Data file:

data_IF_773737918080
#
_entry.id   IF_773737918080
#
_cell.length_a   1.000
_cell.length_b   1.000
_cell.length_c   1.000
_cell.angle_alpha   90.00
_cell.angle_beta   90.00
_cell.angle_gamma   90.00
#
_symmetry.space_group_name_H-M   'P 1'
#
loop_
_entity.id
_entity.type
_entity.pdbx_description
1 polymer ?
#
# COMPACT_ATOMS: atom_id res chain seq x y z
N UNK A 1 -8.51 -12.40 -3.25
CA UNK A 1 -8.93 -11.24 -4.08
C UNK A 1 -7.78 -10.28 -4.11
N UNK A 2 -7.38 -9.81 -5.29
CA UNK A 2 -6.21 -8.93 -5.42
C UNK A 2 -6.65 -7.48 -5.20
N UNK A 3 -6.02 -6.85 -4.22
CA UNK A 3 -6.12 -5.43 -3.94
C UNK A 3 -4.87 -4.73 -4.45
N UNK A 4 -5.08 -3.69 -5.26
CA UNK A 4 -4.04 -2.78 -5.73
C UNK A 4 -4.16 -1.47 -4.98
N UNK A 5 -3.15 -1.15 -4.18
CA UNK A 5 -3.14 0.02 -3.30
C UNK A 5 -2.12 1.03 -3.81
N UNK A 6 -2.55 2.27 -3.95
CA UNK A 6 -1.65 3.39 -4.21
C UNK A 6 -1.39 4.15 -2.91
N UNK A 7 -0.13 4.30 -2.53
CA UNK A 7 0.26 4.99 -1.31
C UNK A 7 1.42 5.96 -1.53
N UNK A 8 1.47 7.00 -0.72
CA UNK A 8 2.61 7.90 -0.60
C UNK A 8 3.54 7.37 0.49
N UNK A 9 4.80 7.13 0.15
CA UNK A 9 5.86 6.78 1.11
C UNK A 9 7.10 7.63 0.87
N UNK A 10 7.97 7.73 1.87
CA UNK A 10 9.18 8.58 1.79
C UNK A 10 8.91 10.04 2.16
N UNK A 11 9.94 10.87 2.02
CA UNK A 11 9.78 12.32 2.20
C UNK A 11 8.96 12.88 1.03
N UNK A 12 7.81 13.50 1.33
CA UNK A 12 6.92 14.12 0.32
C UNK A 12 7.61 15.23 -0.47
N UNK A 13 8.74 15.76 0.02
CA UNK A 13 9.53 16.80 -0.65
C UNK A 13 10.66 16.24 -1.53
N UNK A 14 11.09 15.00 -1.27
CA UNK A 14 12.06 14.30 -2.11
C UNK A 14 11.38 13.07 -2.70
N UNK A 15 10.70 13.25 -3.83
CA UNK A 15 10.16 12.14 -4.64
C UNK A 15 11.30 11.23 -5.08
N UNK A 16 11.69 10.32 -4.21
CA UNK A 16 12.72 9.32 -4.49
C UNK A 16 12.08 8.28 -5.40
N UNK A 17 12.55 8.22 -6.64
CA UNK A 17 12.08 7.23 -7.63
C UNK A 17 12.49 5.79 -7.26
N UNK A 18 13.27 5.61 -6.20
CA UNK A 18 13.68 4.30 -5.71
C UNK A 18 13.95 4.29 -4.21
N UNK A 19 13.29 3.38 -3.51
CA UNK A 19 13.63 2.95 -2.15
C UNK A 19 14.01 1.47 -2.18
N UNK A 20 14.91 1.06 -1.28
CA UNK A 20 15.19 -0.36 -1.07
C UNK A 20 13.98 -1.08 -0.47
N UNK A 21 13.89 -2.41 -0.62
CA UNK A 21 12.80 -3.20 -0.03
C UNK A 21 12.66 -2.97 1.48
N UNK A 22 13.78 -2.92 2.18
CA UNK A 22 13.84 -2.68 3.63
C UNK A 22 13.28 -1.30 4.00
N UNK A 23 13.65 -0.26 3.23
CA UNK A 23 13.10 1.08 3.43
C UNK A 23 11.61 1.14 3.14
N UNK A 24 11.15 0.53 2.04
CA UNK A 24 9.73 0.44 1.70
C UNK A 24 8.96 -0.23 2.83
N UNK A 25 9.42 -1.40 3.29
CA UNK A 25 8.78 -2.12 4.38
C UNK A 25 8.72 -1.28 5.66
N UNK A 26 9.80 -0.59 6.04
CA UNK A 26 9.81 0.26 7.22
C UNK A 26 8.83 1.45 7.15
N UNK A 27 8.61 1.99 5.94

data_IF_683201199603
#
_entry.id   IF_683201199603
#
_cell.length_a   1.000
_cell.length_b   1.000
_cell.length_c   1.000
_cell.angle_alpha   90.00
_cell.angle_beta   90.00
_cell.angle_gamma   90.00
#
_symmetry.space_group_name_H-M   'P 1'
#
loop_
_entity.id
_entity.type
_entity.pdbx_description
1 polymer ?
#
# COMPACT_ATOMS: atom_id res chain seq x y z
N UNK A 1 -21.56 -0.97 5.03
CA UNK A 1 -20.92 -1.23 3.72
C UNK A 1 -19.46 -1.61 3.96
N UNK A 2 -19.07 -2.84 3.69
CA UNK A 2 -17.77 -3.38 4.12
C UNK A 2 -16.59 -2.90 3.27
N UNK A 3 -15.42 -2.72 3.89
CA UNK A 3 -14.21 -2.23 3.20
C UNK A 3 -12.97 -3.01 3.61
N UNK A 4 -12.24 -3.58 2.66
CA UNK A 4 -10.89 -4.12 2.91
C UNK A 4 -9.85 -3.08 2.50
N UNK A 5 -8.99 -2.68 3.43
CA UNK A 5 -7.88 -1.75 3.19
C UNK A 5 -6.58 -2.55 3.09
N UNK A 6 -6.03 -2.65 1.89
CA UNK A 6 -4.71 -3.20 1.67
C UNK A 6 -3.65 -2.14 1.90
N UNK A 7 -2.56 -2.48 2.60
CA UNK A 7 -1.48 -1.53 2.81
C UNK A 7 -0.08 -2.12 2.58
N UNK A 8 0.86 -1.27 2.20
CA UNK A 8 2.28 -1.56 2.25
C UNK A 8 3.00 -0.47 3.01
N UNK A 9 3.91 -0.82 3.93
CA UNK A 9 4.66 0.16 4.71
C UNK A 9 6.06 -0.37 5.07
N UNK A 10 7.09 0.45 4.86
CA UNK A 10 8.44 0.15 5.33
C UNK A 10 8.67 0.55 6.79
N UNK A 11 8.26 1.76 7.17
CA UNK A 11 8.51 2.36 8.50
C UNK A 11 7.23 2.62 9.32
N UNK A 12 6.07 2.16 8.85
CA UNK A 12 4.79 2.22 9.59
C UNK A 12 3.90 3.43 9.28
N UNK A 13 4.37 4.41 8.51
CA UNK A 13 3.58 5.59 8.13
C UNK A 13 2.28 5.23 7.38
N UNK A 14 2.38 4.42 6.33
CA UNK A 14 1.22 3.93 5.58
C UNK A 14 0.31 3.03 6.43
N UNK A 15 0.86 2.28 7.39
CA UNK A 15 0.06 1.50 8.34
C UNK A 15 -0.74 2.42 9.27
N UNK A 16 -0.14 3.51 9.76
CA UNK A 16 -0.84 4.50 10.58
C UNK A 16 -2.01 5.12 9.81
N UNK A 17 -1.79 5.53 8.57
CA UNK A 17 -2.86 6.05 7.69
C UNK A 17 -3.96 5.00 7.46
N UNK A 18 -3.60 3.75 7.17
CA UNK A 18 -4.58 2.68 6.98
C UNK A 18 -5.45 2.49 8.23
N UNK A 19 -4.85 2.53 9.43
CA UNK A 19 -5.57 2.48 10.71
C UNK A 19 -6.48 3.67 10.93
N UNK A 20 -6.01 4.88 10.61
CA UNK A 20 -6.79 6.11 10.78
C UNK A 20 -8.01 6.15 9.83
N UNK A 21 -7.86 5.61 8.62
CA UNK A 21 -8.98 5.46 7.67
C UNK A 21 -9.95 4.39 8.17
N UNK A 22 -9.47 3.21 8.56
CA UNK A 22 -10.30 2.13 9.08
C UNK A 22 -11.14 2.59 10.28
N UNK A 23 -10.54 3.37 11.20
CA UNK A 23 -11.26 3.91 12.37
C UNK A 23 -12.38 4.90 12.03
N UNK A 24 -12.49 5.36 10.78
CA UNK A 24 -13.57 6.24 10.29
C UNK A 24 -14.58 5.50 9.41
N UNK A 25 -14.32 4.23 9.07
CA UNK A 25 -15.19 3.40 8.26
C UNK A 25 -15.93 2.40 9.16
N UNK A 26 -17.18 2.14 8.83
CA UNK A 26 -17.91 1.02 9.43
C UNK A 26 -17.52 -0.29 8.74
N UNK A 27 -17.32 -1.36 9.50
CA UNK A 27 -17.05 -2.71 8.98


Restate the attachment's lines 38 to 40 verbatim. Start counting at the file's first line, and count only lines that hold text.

C UNK A 6 -1.39 4.15 -2.91
N UNK A 7 -0.13 4.30 -2.53
CA UNK A 7 0.26 4.99 -1.31